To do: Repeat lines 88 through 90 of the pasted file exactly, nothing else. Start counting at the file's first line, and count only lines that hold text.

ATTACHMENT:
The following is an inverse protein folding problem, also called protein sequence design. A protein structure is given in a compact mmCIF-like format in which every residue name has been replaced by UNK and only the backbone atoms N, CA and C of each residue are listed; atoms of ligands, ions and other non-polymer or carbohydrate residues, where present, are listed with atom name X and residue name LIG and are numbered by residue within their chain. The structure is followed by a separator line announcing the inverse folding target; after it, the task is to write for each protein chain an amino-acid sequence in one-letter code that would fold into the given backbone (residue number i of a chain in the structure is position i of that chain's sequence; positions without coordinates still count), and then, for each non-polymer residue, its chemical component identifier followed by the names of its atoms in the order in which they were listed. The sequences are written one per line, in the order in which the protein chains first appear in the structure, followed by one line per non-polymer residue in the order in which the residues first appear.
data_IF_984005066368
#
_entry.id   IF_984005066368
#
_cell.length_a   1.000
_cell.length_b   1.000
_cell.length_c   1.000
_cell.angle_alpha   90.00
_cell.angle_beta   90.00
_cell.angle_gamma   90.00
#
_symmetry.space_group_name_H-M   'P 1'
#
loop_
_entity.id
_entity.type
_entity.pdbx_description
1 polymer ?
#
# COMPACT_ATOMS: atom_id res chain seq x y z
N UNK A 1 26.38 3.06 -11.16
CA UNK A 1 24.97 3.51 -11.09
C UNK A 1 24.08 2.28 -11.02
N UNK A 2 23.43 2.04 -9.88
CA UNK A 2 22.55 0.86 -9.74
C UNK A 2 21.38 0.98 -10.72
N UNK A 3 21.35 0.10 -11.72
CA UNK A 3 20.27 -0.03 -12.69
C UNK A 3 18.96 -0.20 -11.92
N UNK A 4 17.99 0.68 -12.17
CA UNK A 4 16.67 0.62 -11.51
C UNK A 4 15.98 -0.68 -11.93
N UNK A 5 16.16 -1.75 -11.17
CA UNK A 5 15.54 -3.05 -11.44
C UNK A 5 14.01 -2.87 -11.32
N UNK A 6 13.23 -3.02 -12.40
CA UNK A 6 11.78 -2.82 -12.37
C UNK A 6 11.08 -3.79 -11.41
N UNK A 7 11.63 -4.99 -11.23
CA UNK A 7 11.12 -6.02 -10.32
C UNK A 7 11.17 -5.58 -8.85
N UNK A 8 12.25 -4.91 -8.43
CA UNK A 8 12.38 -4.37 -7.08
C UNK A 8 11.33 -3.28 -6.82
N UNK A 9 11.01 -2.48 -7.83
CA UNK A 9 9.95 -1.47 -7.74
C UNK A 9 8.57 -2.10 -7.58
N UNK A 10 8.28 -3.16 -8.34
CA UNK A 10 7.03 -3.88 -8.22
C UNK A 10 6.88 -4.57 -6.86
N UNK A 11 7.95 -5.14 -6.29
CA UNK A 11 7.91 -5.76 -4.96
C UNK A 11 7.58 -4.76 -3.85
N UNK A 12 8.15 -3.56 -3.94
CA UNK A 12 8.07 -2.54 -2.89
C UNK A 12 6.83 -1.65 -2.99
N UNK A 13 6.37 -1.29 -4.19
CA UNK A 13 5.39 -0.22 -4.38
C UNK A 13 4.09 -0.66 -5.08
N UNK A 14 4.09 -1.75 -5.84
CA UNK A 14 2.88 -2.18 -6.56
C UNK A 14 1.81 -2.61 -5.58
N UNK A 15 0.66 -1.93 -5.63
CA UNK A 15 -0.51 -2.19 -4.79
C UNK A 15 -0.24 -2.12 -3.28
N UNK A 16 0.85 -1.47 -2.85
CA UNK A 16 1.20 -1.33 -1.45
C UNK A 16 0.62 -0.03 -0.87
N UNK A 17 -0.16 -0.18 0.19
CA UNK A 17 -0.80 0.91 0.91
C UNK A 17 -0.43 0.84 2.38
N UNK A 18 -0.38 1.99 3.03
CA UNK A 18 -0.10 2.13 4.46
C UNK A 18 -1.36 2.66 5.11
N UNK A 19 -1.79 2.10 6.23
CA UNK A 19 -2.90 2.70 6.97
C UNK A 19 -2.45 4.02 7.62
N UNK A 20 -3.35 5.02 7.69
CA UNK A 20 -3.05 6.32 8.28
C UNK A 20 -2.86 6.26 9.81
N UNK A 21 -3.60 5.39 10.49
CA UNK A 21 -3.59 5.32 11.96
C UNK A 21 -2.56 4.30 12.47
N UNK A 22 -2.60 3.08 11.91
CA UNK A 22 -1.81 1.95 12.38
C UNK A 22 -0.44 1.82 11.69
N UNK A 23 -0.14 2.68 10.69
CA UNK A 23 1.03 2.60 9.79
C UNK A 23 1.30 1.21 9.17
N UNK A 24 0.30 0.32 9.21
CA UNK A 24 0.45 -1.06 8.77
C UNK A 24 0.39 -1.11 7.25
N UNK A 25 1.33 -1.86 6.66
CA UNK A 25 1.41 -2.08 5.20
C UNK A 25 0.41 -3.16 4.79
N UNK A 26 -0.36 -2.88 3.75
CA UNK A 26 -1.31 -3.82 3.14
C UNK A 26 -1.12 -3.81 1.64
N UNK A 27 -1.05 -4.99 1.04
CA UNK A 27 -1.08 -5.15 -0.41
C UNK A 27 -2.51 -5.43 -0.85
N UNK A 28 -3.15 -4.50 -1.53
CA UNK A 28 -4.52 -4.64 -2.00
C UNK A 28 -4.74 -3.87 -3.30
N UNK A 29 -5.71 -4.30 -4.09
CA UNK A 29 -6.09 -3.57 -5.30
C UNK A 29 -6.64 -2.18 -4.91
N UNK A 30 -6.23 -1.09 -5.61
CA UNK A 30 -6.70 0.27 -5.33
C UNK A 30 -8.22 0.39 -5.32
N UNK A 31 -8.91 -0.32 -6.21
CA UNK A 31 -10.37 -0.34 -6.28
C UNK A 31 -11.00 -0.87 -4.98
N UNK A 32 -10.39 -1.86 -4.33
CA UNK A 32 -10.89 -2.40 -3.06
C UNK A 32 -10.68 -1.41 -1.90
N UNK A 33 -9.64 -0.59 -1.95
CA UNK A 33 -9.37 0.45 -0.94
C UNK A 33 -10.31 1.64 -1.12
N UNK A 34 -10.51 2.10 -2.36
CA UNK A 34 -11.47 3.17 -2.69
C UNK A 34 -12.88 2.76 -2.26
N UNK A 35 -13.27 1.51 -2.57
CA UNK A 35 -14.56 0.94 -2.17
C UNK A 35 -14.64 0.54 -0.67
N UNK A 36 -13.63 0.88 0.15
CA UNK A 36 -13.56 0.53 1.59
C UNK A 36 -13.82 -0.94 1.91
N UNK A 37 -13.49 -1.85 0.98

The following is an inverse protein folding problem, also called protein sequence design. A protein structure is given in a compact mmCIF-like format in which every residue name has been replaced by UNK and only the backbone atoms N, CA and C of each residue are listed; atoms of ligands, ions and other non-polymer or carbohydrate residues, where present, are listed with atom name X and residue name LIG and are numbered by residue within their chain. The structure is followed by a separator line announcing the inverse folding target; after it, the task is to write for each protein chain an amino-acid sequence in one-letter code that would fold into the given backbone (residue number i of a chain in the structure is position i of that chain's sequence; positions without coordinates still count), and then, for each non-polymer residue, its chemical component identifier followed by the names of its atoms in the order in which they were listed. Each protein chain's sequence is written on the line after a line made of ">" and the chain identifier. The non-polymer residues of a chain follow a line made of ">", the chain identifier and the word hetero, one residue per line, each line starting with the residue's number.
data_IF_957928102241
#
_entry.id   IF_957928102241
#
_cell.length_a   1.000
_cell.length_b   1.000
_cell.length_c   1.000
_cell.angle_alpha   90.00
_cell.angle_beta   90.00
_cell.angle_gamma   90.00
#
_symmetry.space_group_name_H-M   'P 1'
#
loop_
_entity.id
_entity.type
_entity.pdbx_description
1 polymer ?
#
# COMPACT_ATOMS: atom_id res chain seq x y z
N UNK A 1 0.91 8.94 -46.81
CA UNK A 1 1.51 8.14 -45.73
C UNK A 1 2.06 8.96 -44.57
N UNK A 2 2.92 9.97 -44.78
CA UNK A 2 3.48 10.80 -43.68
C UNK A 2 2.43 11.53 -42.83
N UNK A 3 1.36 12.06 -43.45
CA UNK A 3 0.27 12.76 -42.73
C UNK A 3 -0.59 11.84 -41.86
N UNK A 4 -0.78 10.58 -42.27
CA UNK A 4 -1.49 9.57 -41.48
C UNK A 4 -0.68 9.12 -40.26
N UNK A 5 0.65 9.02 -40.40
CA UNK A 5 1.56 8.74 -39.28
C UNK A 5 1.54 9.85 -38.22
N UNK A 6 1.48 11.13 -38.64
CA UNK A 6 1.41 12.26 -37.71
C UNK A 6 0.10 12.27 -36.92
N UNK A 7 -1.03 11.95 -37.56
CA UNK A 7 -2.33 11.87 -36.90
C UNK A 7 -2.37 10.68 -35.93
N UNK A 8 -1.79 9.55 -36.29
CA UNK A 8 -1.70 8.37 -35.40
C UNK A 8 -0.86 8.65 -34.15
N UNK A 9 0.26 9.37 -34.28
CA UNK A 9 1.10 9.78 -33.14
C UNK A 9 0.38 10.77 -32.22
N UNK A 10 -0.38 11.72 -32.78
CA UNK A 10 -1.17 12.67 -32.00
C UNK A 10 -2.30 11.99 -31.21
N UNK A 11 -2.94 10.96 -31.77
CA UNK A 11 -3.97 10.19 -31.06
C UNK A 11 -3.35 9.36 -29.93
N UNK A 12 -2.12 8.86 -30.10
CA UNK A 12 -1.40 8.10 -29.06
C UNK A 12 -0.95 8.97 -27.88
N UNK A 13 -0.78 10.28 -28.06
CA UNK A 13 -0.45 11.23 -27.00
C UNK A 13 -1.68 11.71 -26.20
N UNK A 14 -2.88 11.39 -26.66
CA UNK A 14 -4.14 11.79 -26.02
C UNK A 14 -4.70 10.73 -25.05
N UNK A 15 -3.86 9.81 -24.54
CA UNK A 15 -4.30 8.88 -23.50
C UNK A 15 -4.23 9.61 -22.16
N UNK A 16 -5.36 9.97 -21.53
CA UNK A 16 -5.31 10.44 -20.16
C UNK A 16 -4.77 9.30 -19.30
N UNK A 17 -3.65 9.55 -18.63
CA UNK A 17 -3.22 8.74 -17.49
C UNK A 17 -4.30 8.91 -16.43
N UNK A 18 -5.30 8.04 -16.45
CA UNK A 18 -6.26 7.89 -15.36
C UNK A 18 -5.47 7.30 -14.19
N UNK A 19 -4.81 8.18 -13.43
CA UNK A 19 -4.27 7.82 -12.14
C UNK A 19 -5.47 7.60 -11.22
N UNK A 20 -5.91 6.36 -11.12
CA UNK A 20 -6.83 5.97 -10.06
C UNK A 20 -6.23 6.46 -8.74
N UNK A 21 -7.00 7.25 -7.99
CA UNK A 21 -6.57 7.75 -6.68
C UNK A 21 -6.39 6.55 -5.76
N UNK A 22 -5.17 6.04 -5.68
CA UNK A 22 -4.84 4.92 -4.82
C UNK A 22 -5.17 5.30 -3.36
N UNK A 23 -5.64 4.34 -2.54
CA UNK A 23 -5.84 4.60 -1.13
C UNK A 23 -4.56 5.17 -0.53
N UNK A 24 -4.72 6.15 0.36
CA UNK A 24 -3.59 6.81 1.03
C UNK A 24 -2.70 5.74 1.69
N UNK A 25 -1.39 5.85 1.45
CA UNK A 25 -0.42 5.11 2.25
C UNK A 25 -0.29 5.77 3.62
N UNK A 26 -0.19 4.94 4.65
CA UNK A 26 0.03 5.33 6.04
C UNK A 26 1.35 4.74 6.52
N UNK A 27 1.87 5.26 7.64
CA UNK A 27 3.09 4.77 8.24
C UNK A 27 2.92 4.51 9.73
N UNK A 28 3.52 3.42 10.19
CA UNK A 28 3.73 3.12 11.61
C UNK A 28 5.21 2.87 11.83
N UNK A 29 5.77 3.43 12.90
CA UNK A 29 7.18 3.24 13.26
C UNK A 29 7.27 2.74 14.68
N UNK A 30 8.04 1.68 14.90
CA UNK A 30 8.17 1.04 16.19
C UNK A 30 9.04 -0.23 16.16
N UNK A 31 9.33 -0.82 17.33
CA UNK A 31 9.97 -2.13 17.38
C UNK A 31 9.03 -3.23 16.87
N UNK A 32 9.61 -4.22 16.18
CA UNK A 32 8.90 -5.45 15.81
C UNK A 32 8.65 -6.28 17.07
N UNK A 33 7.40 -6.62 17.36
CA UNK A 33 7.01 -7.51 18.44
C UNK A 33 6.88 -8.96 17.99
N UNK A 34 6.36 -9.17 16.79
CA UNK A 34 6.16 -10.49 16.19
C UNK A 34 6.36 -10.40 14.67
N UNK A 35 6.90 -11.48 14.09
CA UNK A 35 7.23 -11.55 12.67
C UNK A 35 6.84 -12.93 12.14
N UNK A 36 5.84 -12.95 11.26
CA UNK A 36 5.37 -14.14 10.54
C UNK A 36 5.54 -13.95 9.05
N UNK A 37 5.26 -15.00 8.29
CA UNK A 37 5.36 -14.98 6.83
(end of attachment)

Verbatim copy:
N UNK A 23 -0.14 2.68 10.69
CA UNK A 23 1.03 2.60 9.79
C UNK A 23 1.30 1.21 9.17